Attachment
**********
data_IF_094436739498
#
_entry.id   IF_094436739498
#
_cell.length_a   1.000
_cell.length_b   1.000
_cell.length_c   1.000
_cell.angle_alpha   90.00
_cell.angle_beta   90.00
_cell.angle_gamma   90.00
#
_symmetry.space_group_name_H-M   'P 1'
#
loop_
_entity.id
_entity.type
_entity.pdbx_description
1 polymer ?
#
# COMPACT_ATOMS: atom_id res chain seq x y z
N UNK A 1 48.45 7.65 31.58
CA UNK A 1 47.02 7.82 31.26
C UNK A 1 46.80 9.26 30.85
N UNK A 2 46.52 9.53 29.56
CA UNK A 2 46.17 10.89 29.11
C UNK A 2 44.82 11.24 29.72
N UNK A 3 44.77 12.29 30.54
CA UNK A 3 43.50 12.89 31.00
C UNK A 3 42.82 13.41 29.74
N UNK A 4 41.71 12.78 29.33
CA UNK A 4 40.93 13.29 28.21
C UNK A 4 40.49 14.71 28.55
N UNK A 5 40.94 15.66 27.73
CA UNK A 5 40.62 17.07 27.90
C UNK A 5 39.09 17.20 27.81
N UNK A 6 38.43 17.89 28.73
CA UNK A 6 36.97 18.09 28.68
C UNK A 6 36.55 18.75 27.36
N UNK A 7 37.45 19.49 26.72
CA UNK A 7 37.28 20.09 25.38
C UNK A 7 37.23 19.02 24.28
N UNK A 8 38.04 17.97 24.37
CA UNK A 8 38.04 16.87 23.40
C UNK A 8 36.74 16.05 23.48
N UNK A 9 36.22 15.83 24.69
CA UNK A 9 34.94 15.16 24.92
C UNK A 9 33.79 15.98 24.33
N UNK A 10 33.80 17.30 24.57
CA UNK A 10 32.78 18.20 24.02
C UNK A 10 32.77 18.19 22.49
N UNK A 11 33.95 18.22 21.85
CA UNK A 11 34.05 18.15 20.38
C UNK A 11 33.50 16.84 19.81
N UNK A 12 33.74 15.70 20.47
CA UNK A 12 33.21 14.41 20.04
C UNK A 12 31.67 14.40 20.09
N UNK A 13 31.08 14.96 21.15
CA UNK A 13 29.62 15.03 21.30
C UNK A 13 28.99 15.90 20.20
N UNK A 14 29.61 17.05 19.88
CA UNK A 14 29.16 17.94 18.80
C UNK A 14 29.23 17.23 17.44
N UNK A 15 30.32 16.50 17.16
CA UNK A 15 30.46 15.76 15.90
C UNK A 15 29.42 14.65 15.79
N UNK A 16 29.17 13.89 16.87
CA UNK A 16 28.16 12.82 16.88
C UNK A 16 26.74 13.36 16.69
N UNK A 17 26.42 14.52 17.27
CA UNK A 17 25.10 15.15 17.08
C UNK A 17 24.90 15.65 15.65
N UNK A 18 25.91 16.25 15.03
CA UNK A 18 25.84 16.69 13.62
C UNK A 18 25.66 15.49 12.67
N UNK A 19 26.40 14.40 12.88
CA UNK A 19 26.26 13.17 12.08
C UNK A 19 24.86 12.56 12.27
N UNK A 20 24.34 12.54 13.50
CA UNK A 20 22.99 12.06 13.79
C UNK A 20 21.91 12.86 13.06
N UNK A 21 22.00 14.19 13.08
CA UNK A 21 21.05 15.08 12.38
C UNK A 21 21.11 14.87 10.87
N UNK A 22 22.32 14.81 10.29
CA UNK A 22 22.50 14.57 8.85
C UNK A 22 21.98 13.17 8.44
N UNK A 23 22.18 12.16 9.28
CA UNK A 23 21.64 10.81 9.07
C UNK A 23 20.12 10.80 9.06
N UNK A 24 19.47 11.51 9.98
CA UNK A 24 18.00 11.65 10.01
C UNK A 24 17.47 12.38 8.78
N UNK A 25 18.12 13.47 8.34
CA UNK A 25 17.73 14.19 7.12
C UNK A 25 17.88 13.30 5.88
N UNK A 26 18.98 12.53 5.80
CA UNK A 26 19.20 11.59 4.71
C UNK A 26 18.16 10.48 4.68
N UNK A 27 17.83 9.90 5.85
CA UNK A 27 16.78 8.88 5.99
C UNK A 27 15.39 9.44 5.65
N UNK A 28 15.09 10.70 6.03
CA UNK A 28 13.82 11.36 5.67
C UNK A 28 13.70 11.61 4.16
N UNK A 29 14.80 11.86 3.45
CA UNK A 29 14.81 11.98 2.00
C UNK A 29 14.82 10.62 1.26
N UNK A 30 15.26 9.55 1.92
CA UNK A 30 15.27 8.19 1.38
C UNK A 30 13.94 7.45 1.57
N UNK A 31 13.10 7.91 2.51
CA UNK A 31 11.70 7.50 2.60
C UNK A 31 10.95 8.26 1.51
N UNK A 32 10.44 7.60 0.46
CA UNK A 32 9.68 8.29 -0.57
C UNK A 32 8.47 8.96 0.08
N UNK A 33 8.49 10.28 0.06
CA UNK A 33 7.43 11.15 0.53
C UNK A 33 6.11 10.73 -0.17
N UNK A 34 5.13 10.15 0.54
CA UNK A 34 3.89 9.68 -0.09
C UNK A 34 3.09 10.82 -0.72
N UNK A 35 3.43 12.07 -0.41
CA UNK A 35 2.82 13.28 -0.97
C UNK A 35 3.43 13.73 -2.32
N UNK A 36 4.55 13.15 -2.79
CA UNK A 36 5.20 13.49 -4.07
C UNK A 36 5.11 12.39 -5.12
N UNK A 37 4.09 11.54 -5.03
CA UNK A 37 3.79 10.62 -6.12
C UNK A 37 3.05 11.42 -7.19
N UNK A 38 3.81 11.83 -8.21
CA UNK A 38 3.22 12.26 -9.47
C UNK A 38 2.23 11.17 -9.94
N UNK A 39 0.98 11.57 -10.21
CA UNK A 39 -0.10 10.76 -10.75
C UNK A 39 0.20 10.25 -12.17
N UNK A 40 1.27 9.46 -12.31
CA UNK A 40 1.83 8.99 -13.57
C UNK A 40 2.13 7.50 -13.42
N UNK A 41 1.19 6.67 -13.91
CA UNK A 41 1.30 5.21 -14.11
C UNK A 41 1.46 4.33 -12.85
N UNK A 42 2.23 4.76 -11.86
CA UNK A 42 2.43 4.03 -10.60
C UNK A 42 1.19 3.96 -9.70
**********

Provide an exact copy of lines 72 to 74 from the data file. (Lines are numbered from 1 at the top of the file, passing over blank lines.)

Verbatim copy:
N UNK A 18 25.91 16.25 15.03
CA UNK A 18 25.84 16.69 13.62
C UNK A 18 25.66 15.49 12.67